If you have a class A and an interface B, then it's always possible that an instance of class A might implement interface B, regardless of how those two are defined. How could that be? Consider class C which is a subclass of A and which implements B: then a variable of type A might possibly refer to an instance of C, which does implement B. So that's why the compiler doesn't exclude the possibility in your example code.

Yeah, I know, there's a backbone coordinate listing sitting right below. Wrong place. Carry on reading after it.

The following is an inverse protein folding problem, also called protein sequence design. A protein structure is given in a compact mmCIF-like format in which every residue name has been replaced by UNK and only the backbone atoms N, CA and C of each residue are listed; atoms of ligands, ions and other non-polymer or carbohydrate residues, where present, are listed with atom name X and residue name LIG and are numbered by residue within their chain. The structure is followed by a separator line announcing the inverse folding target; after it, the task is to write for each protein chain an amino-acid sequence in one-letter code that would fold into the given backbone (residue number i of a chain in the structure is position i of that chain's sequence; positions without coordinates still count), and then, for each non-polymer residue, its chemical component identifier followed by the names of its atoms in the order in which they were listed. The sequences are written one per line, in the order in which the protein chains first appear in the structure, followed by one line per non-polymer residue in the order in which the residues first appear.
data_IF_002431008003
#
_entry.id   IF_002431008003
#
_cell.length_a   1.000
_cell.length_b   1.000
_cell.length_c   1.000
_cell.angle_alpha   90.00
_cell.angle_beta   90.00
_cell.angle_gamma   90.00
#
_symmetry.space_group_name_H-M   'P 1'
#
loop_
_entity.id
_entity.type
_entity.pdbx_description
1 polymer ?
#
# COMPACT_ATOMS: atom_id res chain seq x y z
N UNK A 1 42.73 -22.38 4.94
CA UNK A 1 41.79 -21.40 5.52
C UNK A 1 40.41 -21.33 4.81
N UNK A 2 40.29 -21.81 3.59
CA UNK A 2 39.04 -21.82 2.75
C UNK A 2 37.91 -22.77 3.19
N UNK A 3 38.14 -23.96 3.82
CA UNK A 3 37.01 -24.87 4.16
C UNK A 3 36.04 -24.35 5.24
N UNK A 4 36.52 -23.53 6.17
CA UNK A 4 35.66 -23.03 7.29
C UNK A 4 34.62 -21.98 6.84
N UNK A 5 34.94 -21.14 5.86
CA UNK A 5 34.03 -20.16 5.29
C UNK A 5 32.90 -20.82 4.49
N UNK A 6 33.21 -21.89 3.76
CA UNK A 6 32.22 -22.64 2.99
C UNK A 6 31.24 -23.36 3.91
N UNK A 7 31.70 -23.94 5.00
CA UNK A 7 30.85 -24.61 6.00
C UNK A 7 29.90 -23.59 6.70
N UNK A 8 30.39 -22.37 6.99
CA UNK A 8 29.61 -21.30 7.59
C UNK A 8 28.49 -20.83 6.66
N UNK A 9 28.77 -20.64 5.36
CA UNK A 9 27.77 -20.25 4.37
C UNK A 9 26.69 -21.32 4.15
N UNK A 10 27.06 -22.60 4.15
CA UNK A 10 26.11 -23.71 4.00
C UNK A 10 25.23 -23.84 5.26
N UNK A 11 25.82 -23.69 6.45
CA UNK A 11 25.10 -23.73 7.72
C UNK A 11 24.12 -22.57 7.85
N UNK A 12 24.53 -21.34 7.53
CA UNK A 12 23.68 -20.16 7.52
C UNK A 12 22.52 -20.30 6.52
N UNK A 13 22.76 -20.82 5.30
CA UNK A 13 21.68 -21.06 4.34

I said "always" but that isn't quite right. If A is a final class which doesn't implement B, then none of its subclasses can implement B either, because it can't have any. The compiler will take that factor into account if it can; make your Gum class final and see what happens.